Los Baños, Laguna – Farmer-scientist group MASIPAG (Magsasaka at Siyentipiko para sa Pag-unlad ng Agrikultura) calls for the protection and respect of human rights amidst the raging war between the New People’s Army (NPA) and the Armed Forces of the Philippines (AFP) after the termination of the unilateral ceasefire of both camps. Presently, government forces are now pounding on areas in Mindanao and Luzon believed to be areas where the NPAs operate after President Rodrigo Duterte announced to the AFP to intensify operations against the longest-running communist revolution in the world.
In a statement addressed to the AFP, President Duterte ordered the military to ‘go ahead, flatten hills’ prompting government forces to use fighter jets and rockets in pursuit of the armed rebels. Reports state that several bombs are dropped in province of Compostela Valley and Abra, where unfortunately is also home for hundreds of farming families and indigenous peoples. Communities are fleeing their homes for fear of their lives, classes are suspended and some seeking medical attention. Documentation coming from the Kilusang Magbubukid ng Pilipinas (KMP) state that one farmer gets killed every three days due to heightened military campaigns.
“It is us who suffer the most during these intensified military operations. Bombs do not discriminate rebels from civilians, and these are being dropped in areas we live or where our livelihoods are situated. The lives of farmers, producers of our food, should not be a collateral damage in this war. Of the Filipino population we believe that it is us, the farming communities and indigenous peoples, who will greatly benefit if the clash between the military and the NPA ends” said Marlinda Indao, a Lumad woman farmer from Bukidnon and member of the Regional Management Team of MASIPAG in Mindanao.
The intensified military operations has also affected farming activities and livelihoods, thus worsening the already dismal state of our agriculture and contributing to further hunger and starvation of rural communities. The provision of programs and services being rendered by non-government organizations working closely with farming communities and indigenous peoples are also being affected. “The heightened military campaign will only make matters worse for the farmers, who are already burdened by the present problems on agriculture such as lack of land, loss of control on seeds and knowledge and dirt-cheap selling price of their produce” added Tranquilino Pillado Jr, farmer-leader in the province of Antique and Board of Trustees member of MASIPAG.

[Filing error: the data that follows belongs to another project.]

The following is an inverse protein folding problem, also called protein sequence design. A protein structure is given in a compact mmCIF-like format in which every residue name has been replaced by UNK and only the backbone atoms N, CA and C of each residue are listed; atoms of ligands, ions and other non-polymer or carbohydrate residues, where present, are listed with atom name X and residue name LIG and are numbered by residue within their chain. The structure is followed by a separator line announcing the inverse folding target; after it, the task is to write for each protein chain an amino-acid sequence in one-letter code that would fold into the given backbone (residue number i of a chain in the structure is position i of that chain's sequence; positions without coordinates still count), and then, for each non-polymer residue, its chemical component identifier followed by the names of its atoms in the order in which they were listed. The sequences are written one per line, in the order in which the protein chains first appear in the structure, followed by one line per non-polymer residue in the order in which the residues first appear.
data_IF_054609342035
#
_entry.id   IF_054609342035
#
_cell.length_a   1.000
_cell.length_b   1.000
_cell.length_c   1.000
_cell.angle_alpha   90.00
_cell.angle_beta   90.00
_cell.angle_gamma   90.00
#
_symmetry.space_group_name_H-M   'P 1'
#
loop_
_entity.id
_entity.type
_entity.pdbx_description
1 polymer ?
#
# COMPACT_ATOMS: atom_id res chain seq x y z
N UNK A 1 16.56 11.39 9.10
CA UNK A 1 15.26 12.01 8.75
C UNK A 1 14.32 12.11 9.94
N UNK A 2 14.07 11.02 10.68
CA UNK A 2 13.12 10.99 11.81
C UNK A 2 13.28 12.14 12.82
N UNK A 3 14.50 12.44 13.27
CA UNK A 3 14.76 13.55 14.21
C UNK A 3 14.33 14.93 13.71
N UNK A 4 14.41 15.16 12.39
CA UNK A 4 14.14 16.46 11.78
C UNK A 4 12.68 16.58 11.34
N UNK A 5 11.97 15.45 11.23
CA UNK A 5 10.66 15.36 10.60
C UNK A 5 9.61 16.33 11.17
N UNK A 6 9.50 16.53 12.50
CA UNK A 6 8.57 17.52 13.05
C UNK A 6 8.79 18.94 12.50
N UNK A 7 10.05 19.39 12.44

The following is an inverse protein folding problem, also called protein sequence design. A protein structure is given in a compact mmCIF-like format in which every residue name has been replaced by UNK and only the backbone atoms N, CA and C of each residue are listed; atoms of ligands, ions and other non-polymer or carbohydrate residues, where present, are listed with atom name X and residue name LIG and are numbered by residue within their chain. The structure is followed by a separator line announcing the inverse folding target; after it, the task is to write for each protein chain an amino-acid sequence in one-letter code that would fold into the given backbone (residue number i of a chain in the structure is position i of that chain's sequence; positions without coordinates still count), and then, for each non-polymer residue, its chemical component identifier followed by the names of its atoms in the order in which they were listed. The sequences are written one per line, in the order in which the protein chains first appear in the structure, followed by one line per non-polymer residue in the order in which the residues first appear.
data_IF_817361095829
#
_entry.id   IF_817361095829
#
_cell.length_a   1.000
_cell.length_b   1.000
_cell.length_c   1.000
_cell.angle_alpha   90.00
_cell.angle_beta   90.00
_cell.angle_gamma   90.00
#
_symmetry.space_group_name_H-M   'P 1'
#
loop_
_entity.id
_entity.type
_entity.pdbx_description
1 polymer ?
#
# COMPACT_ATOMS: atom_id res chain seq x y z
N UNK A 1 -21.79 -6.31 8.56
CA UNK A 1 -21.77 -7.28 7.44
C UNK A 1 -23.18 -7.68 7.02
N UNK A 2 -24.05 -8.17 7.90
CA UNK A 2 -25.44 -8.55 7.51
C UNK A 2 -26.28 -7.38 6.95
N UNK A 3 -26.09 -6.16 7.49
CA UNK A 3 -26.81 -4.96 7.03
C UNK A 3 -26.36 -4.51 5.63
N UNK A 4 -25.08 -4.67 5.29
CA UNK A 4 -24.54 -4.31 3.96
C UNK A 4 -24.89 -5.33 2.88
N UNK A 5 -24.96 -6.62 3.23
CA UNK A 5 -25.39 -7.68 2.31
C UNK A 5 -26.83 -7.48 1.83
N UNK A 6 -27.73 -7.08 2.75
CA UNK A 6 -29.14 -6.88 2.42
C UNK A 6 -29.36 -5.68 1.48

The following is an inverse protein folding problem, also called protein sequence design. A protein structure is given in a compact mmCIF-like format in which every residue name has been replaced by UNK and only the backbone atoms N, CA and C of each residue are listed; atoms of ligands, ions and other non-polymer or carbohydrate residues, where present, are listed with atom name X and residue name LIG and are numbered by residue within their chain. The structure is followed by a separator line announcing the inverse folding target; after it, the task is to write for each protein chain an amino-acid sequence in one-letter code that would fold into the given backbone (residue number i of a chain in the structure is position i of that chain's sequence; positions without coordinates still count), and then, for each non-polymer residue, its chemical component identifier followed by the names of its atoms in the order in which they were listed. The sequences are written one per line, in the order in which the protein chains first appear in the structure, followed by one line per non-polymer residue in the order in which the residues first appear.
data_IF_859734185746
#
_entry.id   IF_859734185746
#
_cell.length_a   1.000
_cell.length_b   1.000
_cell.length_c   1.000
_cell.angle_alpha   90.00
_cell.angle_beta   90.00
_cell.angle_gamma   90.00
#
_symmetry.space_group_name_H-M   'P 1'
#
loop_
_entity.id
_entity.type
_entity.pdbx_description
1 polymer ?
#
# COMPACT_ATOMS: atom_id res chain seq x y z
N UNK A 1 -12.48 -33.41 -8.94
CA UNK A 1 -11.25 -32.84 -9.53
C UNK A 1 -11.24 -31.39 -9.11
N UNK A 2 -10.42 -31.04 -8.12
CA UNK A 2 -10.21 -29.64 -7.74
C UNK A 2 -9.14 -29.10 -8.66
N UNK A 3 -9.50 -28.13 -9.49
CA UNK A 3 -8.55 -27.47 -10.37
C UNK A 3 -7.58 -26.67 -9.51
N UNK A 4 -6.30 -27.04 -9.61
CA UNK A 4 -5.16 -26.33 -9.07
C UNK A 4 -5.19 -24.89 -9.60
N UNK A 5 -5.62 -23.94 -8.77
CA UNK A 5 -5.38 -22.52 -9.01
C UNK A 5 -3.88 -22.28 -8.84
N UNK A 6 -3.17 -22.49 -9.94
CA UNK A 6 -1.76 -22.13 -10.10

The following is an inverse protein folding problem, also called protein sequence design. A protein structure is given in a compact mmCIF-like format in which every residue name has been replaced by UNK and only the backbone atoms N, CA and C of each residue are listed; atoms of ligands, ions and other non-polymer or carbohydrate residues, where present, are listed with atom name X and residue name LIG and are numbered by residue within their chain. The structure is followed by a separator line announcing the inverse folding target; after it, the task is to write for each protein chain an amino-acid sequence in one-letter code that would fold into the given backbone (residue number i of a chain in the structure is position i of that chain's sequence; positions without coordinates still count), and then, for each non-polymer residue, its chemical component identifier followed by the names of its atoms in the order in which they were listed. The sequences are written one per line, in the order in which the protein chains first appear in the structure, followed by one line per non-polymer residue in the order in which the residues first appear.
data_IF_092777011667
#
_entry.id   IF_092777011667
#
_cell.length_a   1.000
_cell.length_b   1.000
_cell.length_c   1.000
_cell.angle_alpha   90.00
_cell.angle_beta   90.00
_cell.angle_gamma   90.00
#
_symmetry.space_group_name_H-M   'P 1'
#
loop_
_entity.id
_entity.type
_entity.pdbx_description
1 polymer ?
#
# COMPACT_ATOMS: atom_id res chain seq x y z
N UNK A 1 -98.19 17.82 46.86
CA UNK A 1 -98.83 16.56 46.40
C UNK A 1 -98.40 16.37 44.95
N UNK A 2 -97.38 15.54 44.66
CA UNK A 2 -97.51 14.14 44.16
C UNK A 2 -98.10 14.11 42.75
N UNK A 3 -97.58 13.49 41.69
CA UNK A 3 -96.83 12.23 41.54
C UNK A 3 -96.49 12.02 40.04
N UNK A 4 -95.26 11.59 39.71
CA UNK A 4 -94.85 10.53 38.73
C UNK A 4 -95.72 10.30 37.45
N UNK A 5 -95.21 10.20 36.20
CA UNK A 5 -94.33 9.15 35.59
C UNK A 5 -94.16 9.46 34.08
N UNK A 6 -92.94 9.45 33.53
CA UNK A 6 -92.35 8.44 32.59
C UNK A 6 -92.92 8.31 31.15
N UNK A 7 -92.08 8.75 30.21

The network also reiterated its support on both the Government of the Republic of the Philippines (GRP) and the National Democratic Front of the Philippines (NDF) to continue the peace talks to finally address the root causes of armed struggle. “Every effort must be extended to deeply understand the problems besetting the nation and finally make terms on how we can all move forward. We in MASIPAG reiterate our stand that true development and genuine agrarian reform should cater the needs and aspirations of the small and resource-poor farmers and farm workers. Farmers should have free access and control over resources such as land, water, seeds and appropriate knowledge for them to produce food for the people. Lasting peace can only be met if we uplift the farmers’ lives and livelihood” said Cristino Panerio, National Coordinator of MASIPAG.
A fourth round of peace talk negotiations between the GRP and the NDF is scheduled on April 2-6 in Oslo, Norway.###